Mass Should Last an Hour. And Not a Minute More

The news this week that Pope Francis told a woman married to a divorced man that she had the right to take communion had me thinking about another initiative I’d like to see the Pontiff tackle: streamlining mass. Don’t get me wrong- I’d also like to see the Pope, whom I adore, give priests the right to marry, send out the green light on contraception, and go a little easier on gays. But let’s start with something a little easier, shall we: a one-hour limit on mass.

I’ll be the first to admit that I’m not a very good Catholic. Years have gone by when I didn’t so much as slow down while walking by churches, let alone venture inside. But my wife, who grew up Baptist, recently became a Catholic, effectively stripping away my excuse for avoiding Sunday church services (I can’t go to a Baptist church! I’m Catholic!) in one fell swoop.

My mom dragged me to St. Gregory the Great Church in Williamsville every Sunday of my childhood. I tried to mitigate the inconvenience of this Holy Obligation by lobbying to attend masses said by Monsignor McNamara, or “Father Mac” as we called him. Father Mac was not a charismatic or eloquent priest. I cannot recall a single homily he delivered or anything else about the man other than one thing: he was fast. Man, was he fast. He mumbled a lot and often times I had no idea what he was talking about. The guy would stand at the lectern and ramble  incorrectly  for a few minutes and afterwards, I would turn to my father and say, “Hey, was that a 4 minute homily?”

None of it made sense, but the man was a legend in Williamsville-area Catholic circles because he had the magical ability to get us in and out in about 40 minutes. Sometimes less.

But even when I couldn’t get Father Mac, our masses almost never exceeded an hour, save for Easter and Christmas. And that was doing things the Joanne Seminara way, too. I had friends with progressive parents who would walk out during the final hymn, and a few really, really enlightened ones who would march straight outside from the communion line. But not us. Oh no.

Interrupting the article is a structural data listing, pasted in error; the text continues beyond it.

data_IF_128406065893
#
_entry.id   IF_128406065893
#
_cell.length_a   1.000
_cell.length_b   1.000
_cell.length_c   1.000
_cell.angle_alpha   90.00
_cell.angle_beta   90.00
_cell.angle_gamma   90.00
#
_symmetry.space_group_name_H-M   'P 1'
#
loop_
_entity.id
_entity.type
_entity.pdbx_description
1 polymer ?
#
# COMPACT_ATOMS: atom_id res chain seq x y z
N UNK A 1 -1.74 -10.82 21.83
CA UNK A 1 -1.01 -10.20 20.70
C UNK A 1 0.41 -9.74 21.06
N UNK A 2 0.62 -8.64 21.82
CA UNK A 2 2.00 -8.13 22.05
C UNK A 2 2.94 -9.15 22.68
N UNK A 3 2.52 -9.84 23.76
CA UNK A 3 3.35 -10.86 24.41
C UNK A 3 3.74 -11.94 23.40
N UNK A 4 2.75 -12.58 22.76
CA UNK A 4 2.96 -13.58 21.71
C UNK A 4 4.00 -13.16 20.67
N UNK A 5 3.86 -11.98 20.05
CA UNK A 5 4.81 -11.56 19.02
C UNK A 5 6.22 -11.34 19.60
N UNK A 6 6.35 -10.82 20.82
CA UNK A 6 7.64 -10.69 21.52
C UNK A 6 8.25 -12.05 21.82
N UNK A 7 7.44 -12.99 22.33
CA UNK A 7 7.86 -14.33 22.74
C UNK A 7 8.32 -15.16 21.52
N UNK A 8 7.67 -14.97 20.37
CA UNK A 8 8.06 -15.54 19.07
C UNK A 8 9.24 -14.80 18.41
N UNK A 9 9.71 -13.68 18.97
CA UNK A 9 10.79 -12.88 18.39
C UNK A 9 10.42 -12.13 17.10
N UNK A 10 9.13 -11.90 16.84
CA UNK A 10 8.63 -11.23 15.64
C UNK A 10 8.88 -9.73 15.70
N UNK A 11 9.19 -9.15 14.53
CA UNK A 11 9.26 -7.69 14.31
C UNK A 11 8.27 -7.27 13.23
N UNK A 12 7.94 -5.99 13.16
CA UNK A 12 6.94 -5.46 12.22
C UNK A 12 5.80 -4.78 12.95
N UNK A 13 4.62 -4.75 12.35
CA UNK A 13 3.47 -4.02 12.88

“You can’t leave until the priests have left the altar,” my mother would scold if we had the audacity to start getting our coats on after communion.

These days, I’d like to believe that I get more out of going to mass than I did when I was a kid. I don’t mind having an hour to reflect on my spiritual life, whilst attempting to prevent my little boys from gouging each other’s eyes out and fending off or acquiescing to their repeated demands to play Angry Birds on my iPhone, depending on how annoying they’re being. But an hour is about all I can do.

I like the priests at the church we go to. But for some reason, they seem totally incapable of wrapping things up in an hour or less. True, on most occasions, it’s only another 5, 10 or 15 minutes, but for me, every tick of the clock past the one-hour mark feels like an eternity to me. A few weeks ago, we actually didn’t do the handshake until the one-hour mark. For me, the handshake is always the barometer. If we don’t shake hands by the 45-minute mark, I know we’re in trouble. On this occasion, as the clock ticked toward the one-hour mark, I just kept thinking, “We haven’t even shaken hands yet!”

The priests are only part of the problem. The real time suck is the choir. Yes, I know, these people are volunteers and they have wonderful voices and they are so dedicated, blah, blah, blah. Ok, all of that is true. Maybe if they were singing Neil Young’s “Barstool Blues” or The National’s “Fake Empire,” I could enjoy it. But the tunes sung at Catholic masses are tedious, tired, and not inspirational in the least. It’s the same old stuff we’ve been hearing for decades. I don’t expect them to bust out “I’m Up all Night to Get Lucky,” but, I don’t know, could we maybe get the theme to Chariots of Fire?

A couple weeks ago, my wife officially became a Catholic at our parish’s Saturday night Easter Vigil. She had warned me that the service might last two hours. Two hours! And a friend told me that he had been to an Easter Vigil that went three. Not one, not two, but three hours, folks. My saving grace was the fact that this event commenced at 7:30 p.m., just a half-hour before my sons’ bedtime.

“The kids can’t possibly stay up for the entire mass,” I argued.

My wife threatened to hire a babysitter, but eventually I prevailed. The boys and I caught the first 45 minutes and took a cab home. When my wife came home more than 3 hours later, I knew we’d made the right call. One of the priests told her he was disappointed by the tepid turnout for the vigil.

“It’s only once a year,” he argued. “I don’t see why people can’t stand a longer mass. You don’t see people leaving a hockey game when it goes into overtime, do you?”

Indeed, you do not hear complaints about extra innings or overtime. But let’s face it, sports are different. You bought a ticket. You want to know the outcome of the game. And there are snacks. And beer. Sometimes cheerleaders, too. We aren’t going to nod off during extra time of a tie game, but even Pope Benedict fell asleep at mass at least once.

My proposal? A new Dominoes-inspired guaranty straight from the Vatican. One hour mass or you get your contribution back. Should there be a shot clock behind the altar? Or a horn, buzzer or bell that sounds at the one-hour mark? Pope Francis is a genius, so I’m going to leave those details to him. If we can put a man on the moon, we can celebrate mass in an hour or less.

Footnote: It is indeed true that I once woke up in the middle of the night to attend a 4-hour long Orthodox service in Greece. But that was work.